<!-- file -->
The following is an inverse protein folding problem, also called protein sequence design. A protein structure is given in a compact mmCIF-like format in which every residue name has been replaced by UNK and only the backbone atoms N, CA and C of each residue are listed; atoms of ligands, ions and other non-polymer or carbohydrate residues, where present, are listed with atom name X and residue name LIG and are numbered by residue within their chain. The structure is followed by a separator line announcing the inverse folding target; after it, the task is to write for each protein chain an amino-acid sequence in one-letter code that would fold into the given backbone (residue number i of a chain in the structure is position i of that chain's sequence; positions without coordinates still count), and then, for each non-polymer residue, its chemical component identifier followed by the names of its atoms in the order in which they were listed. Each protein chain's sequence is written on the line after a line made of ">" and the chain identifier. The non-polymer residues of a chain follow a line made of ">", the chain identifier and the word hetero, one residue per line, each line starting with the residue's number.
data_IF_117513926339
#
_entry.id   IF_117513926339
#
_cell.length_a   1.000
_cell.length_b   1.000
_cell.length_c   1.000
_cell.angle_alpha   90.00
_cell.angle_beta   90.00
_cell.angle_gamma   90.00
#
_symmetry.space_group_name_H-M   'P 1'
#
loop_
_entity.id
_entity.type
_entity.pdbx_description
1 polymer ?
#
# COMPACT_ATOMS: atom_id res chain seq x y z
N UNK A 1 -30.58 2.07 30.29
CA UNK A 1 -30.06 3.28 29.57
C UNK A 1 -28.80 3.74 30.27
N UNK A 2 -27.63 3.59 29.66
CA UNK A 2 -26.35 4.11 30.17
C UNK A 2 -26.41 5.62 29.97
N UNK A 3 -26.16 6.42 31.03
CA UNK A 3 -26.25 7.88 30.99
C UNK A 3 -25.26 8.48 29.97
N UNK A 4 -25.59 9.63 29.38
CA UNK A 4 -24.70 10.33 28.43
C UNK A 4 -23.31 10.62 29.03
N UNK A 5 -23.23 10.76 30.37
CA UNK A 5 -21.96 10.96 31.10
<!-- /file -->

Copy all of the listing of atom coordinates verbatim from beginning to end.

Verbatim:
The following is an inverse protein folding problem, also called protein sequence design. A protein structure is given in a compact mmCIF-like format in which every residue name has been replaced by UNK and only the backbone atoms N, CA and C of each residue are listed; atoms of ligands, ions and other non-polymer or carbohydrate residues, where present, are listed with atom name X and residue name LIG and are numbered by residue within their chain. The structure is followed by a separator line announcing the inverse folding target; after it, the task is to write for each protein chain an amino-acid sequence in one-letter code that would fold into the given backbone (residue number i of a chain in the structure is position i of that chain's sequence; positions without coordinates still count), and then, for each non-polymer residue, its chemical component identifier followed by the names of its atoms in the order in which they were listed. Each protein chain's sequence is written on the line after a line made of ">" and the chain identifier. The non-polymer residues of a chain follow a line made of ">", the chain identifier and the word hetero, one residue per line, each line starting with the residue's number.
data_IF_117513926339
#
_entry.id   IF_117513926339
#
_cell.length_a   1.000
_cell.length_b   1.000
_cell.length_c   1.000
_cell.angle_alpha   90.00
_cell.angle_beta   90.00
_cell.angle_gamma   90.00
#
_symmetry.space_group_name_H-M   'P 1'
#
loop_
_entity.id
_entity.type
_entity.pdbx_description
1 polymer ?
#
# COMPACT_ATOMS: atom_id res chain seq x y z
N UNK A 1 -30.58 2.07 30.29
CA UNK A 1 -30.06 3.28 29.57
C UNK A 1 -28.80 3.74 30.27
N UNK A 2 -27.63 3.59 29.66
CA UNK A 2 -26.35 4.11 30.17
C UNK A 2 -26.41 5.62 29.97
N UNK A 3 -26.16 6.42 31.03
CA UNK A 3 -26.25 7.88 30.99
C UNK A 3 -25.26 8.48 29.97
N UNK A 4 -25.59 9.63 29.38
CA UNK A 4 -24.70 10.33 28.43
C UNK A 4 -23.31 10.62 29.03
N UNK A 5 -23.23 10.76 30.37
CA UNK A 5 -21.96 10.96 31.10